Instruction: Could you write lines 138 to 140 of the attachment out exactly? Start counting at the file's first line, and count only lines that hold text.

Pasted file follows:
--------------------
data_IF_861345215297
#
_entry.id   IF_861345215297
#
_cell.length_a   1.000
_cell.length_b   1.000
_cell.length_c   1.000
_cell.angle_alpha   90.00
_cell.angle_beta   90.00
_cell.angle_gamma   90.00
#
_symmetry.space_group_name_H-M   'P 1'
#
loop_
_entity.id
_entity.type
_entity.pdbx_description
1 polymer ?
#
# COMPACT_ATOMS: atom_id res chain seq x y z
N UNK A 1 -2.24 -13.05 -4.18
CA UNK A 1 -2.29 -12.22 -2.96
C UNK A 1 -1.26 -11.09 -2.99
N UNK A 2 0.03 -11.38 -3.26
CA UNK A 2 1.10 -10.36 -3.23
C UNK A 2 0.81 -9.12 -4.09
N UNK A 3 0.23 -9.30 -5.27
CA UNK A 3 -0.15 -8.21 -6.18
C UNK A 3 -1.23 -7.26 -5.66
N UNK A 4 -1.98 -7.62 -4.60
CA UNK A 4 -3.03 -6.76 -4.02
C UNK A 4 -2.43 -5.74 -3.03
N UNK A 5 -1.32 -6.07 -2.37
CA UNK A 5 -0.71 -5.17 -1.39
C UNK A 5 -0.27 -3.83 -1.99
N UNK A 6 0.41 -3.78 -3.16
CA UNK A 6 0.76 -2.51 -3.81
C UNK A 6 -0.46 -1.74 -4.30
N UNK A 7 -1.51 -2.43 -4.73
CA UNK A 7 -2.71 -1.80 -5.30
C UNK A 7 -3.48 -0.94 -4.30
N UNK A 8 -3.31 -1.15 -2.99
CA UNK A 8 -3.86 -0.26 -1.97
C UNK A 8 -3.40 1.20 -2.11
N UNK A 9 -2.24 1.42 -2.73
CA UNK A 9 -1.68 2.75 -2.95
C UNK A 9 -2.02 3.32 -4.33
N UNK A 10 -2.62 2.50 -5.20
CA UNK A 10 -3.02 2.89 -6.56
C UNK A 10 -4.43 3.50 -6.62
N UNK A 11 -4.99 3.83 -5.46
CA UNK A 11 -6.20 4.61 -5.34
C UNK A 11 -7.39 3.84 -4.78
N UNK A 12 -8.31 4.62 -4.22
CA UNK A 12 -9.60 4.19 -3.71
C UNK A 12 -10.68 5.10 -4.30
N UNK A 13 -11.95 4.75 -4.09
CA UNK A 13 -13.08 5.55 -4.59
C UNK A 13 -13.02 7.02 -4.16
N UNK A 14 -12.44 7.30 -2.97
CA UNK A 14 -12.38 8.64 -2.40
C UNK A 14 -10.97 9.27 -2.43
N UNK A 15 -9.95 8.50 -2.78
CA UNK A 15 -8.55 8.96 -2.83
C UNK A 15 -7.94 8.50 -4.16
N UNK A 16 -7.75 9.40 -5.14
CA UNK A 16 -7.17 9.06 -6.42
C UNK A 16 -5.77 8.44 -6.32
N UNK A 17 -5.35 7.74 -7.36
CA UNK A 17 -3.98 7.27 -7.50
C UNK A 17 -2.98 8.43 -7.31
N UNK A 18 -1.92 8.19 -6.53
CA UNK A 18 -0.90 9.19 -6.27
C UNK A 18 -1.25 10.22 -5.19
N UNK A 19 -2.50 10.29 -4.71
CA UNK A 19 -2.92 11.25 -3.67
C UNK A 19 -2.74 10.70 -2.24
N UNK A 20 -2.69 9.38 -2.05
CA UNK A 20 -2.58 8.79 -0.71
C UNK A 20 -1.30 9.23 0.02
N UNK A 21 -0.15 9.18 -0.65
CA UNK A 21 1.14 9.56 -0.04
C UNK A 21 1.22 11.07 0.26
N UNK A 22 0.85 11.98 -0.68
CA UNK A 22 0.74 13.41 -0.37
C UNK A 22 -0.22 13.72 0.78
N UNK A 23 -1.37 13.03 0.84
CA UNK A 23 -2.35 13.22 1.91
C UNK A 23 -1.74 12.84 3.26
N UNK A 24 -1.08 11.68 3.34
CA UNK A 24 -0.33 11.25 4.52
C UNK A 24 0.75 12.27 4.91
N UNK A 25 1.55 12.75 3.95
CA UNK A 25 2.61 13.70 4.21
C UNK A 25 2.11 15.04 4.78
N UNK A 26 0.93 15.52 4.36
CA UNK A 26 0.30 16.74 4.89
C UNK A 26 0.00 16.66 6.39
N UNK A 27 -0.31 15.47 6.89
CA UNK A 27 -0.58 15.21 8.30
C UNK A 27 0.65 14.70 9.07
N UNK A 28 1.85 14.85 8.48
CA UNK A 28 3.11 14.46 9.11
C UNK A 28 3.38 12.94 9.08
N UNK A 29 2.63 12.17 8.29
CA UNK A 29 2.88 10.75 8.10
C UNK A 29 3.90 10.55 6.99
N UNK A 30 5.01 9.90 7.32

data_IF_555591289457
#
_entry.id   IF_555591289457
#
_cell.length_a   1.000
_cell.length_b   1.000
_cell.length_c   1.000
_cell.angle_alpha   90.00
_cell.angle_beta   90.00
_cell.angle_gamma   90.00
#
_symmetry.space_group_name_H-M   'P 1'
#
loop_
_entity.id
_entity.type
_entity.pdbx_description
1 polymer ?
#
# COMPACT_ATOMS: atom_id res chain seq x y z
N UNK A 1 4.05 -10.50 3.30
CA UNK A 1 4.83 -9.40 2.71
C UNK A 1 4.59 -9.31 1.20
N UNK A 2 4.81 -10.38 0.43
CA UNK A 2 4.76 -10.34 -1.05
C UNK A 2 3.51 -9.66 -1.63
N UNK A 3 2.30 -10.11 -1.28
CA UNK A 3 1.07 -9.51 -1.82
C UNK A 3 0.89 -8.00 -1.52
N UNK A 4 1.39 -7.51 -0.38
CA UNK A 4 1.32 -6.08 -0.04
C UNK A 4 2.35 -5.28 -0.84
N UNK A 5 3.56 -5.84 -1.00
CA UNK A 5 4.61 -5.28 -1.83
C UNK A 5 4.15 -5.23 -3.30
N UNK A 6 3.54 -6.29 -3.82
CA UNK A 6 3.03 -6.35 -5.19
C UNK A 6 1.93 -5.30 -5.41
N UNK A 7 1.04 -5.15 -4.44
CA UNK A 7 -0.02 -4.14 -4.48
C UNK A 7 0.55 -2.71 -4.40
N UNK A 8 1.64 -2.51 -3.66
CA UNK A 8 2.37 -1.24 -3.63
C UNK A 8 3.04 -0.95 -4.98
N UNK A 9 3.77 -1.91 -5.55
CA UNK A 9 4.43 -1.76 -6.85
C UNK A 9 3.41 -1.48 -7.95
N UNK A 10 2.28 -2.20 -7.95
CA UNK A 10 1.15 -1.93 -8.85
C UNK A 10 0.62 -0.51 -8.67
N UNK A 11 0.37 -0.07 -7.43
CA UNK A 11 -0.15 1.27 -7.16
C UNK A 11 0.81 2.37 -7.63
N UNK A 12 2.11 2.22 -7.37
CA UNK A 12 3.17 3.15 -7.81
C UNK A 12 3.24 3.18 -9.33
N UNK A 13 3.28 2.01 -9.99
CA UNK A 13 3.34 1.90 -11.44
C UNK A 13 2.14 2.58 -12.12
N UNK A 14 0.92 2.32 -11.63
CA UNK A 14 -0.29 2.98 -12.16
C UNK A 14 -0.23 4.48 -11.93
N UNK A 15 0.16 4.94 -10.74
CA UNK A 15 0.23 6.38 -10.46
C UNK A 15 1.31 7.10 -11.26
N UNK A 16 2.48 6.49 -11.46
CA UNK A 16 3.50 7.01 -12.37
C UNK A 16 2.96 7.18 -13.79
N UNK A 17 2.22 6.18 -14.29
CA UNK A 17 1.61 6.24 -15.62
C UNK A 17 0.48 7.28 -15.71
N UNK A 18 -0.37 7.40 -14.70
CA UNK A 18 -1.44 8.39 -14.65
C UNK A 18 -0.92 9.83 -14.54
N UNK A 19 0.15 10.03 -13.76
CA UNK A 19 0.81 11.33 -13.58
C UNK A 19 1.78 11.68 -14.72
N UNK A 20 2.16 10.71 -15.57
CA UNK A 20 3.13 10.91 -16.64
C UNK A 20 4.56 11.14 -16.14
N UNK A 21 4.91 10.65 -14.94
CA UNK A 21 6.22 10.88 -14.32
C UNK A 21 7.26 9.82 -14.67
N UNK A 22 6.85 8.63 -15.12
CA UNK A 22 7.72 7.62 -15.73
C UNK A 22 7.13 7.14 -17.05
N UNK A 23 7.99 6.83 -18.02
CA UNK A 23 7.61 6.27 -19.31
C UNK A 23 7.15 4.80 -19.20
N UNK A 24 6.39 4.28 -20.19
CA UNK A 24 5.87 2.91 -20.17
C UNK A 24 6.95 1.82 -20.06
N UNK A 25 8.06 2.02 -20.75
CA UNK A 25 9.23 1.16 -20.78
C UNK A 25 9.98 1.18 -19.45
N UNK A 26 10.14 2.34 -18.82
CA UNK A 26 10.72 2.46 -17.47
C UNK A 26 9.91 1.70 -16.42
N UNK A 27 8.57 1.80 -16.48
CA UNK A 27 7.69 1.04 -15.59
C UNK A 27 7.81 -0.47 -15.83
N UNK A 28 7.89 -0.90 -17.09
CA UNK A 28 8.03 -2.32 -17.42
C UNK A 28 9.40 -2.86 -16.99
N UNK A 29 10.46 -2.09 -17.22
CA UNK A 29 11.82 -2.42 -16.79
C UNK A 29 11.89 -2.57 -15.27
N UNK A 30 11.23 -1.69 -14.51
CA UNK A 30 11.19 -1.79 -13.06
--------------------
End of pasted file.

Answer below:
N UNK A 4 1.39 -7.51 -0.38
CA UNK A 4 1.32 -6.08 -0.04
C UNK A 4 2.35 -5.28 -0.84